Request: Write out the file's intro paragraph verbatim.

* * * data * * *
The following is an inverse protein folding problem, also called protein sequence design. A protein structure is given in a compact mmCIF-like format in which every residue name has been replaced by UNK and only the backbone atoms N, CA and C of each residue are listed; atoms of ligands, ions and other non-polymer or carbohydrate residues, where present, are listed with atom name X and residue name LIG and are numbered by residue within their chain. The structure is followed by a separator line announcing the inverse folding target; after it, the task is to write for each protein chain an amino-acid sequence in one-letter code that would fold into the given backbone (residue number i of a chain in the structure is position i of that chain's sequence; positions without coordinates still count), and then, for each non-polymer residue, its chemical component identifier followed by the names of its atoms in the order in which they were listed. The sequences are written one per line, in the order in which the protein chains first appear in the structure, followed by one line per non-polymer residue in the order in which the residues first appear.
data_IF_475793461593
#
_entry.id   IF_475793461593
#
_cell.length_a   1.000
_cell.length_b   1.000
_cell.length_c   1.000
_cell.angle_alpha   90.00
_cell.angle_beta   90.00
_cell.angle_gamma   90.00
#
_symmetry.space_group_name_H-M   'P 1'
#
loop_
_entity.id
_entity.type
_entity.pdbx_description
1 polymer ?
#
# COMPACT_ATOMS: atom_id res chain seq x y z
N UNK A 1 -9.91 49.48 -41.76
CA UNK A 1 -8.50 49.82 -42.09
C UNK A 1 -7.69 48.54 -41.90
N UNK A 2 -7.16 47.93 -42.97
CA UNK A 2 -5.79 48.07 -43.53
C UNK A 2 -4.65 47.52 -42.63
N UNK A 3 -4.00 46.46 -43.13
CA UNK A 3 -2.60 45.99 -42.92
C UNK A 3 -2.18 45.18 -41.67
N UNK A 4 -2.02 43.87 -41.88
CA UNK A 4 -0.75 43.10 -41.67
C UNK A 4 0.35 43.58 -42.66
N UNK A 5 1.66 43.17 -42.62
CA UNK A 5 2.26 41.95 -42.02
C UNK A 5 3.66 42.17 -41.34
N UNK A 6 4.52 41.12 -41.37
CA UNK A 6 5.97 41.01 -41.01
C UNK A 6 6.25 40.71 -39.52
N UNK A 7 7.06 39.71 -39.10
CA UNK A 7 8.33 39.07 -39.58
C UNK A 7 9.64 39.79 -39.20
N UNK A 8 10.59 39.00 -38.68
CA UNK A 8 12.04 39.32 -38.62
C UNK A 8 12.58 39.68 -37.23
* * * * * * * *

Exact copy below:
The following is an inverse protein folding problem, also called protein sequence design. A protein structure is given in a compact mmCIF-like format in which every residue name has been replaced by UNK and only the backbone atoms N, CA and C of each residue are listed; atoms of ligands, ions and other non-polymer or carbohydrate residues, where present, are listed with atom name X and residue name LIG and are numbered by residue within their chain. The structure is followed by a separator line announcing the inverse folding target; after it, the task is to write for each protein chain an amino-acid sequence in one-letter code that would fold into the given backbone (residue number i of a chain in the structure is position i of that chain's sequence; positions without coordinates still count), and then, for each non-polymer residue, its chemical component identifier followed by the names of its atoms in the order in which they were listed. The sequences are written one per line, in the order in which the protein chains first appear in the structure, followed by one line per non-polymer residue in the order in which the residues first appear.